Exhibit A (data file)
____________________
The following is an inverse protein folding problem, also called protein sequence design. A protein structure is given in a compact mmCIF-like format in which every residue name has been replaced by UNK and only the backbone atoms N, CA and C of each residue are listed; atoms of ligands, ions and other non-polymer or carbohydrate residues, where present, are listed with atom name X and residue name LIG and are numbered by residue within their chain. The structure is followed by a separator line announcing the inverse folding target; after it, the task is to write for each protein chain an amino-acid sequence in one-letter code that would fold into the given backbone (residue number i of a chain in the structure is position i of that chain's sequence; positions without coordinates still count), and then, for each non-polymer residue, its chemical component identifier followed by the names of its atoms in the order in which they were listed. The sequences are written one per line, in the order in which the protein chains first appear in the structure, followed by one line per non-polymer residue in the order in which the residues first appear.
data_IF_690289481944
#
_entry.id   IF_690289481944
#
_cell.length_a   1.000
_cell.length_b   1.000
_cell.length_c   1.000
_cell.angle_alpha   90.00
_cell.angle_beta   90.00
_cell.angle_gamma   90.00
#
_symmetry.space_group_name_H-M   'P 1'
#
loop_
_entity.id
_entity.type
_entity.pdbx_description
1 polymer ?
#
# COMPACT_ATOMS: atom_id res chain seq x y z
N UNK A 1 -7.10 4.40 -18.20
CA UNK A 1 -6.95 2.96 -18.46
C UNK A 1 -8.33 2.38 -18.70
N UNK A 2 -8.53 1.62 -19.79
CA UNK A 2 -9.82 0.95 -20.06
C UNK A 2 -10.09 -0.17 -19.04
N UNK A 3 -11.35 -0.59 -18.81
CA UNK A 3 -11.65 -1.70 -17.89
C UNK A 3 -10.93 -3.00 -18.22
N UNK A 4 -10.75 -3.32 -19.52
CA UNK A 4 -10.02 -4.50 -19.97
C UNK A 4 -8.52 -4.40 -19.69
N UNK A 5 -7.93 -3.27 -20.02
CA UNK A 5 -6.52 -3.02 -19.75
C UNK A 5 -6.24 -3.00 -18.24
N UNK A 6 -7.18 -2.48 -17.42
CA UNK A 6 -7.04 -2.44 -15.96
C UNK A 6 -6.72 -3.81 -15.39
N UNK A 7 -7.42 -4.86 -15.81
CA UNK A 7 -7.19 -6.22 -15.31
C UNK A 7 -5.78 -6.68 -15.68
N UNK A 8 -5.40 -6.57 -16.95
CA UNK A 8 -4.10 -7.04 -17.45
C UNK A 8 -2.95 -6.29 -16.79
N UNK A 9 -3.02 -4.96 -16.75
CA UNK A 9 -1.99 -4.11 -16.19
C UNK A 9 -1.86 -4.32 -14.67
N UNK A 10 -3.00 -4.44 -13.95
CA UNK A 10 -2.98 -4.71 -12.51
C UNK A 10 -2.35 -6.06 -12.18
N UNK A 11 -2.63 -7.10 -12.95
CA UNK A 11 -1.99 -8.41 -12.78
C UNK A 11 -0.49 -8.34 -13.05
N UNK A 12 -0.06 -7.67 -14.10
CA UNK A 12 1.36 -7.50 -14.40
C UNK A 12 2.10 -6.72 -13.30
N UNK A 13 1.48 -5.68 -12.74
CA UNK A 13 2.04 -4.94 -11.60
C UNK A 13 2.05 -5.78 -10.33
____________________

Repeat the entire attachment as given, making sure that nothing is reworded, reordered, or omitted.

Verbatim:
The following is an inverse protein folding problem, also called protein sequence design. A protein structure is given in a compact mmCIF-like format in which every residue name has been replaced by UNK and only the backbone atoms N, CA and C of each residue are listed; atoms of ligands, ions and other non-polymer or carbohydrate residues, where present, are listed with atom name X and residue name LIG and are numbered by residue within their chain. The structure is followed by a separator line announcing the inverse folding target; after it, the task is to write for each protein chain an amino-acid sequence in one-letter code that would fold into the given backbone (residue number i of a chain in the structure is position i of that chain's sequence; positions without coordinates still count), and then, for each non-polymer residue, its chemical component identifier followed by the names of its atoms in the order in which they were listed. The sequences are written one per line, in the order in which the protein chains first appear in the structure, followed by one line per non-polymer residue in the order in which the residues first appear.
data_IF_690289481944
#
_entry.id   IF_690289481944
#
_cell.length_a   1.000
_cell.length_b   1.000
_cell.length_c   1.000
_cell.angle_alpha   90.00
_cell.angle_beta   90.00
_cell.angle_gamma   90.00
#
_symmetry.space_group_name_H-M   'P 1'
#
loop_
_entity.id
_entity.type
_entity.pdbx_description
1 polymer ?
#
# COMPACT_ATOMS: atom_id res chain seq x y z
N UNK A 1 -7.10 4.40 -18.20
CA UNK A 1 -6.95 2.96 -18.46
C UNK A 1 -8.33 2.38 -18.70
N UNK A 2 -8.53 1.62 -19.79
CA UNK A 2 -9.82 0.95 -20.06
C UNK A 2 -10.09 -0.17 -19.04
N UNK A 3 -11.35 -0.59 -18.81
CA UNK A 3 -11.65 -1.70 -17.89
C UNK A 3 -10.93 -3.00 -18.22
N UNK A 4 -10.75 -3.32 -19.52
CA UNK A 4 -10.02 -4.50 -19.97
C UNK A 4 -8.52 -4.40 -19.69
N UNK A 5 -7.93 -3.27 -20.02
CA UNK A 5 -6.52 -3.02 -19.75
C UNK A 5 -6.24 -3.00 -18.24
N UNK A 6 -7.18 -2.48 -17.42
CA UNK A 6 -7.04 -2.44 -15.96
C UNK A 6 -6.72 -3.81 -15.39
N UNK A 7 -7.42 -4.86 -15.81
CA UNK A 7 -7.19 -6.22 -15.31
C UNK A 7 -5.78 -6.68 -15.68
N UNK A 8 -5.40 -6.57 -16.95
CA UNK A 8 -4.10 -7.04 -17.45
C UNK A 8 -2.95 -6.29 -16.79
N UNK A 9 -3.02 -4.96 -16.75
CA UNK A 9 -1.99 -4.11 -16.19
C UNK A 9 -1.86 -4.32 -14.67
N UNK A 10 -3.00 -4.44 -13.95
CA UNK A 10 -2.98 -4.71 -12.51
C UNK A 10 -2.35 -6.06 -12.18
N UNK A 11 -2.63 -7.10 -12.95
CA UNK A 11 -1.99 -8.41 -12.78
C UNK A 11 -0.49 -8.34 -13.05
N UNK A 12 -0.06 -7.67 -14.10
CA UNK A 12 1.36 -7.50 -14.40
C UNK A 12 2.10 -6.72 -13.30
N UNK A 13 1.48 -5.68 -12.74
CA UNK A 13 2.04 -4.94 -11.60
C UNK A 13 2.05 -5.78 -10.33